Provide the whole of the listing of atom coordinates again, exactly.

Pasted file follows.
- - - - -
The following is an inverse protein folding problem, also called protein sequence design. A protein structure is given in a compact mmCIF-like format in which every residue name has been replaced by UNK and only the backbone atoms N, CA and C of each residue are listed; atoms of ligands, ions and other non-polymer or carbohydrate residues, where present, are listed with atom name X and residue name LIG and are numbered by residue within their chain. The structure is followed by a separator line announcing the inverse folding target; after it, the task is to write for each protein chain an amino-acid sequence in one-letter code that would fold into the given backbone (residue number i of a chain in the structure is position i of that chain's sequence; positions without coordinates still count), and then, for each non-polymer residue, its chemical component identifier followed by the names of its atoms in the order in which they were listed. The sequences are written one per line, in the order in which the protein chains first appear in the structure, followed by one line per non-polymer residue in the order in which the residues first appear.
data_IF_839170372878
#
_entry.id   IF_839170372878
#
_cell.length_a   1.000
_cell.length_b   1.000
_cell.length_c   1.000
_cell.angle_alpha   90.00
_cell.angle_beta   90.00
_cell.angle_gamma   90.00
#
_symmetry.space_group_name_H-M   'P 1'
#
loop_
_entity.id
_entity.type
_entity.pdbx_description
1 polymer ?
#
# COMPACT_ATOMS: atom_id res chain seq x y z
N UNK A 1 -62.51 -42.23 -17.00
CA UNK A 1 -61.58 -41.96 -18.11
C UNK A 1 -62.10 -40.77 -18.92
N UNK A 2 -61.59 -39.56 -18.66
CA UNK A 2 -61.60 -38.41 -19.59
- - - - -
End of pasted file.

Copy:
The following is an inverse protein folding problem, also called protein sequence design. A protein structure is given in a compact mmCIF-like format in which every residue name has been replaced by UNK and only the backbone atoms N, CA and C of each residue are listed; atoms of ligands, ions and other non-polymer or carbohydrate residues, where present, are listed with atom name X and residue name LIG and are numbered by residue within their chain. The structure is followed by a separator line announcing the inverse folding target; after it, the task is to write for each protein chain an amino-acid sequence in one-letter code that would fold into the given backbone (residue number i of a chain in the structure is position i of that chain's sequence; positions without coordinates still count), and then, for each non-polymer residue, its chemical component identifier followed by the names of its atoms in the order in which they were listed. The sequences are written one per line, in the order in which the protein chains first appear in the structure, followed by one line per non-polymer residue in the order in which the residues first appear.
data_IF_839170372878
#
_entry.id   IF_839170372878
#
_cell.length_a   1.000
_cell.length_b   1.000
_cell.length_c   1.000
_cell.angle_alpha   90.00
_cell.angle_beta   90.00
_cell.angle_gamma   90.00
#
_symmetry.space_group_name_H-M   'P 1'
#
loop_
_entity.id
_entity.type
_entity.pdbx_description
1 polymer ?
#
# COMPACT_ATOMS: atom_id res chain seq x y z
N UNK A 1 -62.51 -42.23 -17.00
CA UNK A 1 -61.58 -41.96 -18.11
C UNK A 1 -62.10 -40.77 -18.92
N UNK A 2 -61.59 -39.56 -18.66
CA UNK A 2 -61.60 -38.41 -19.59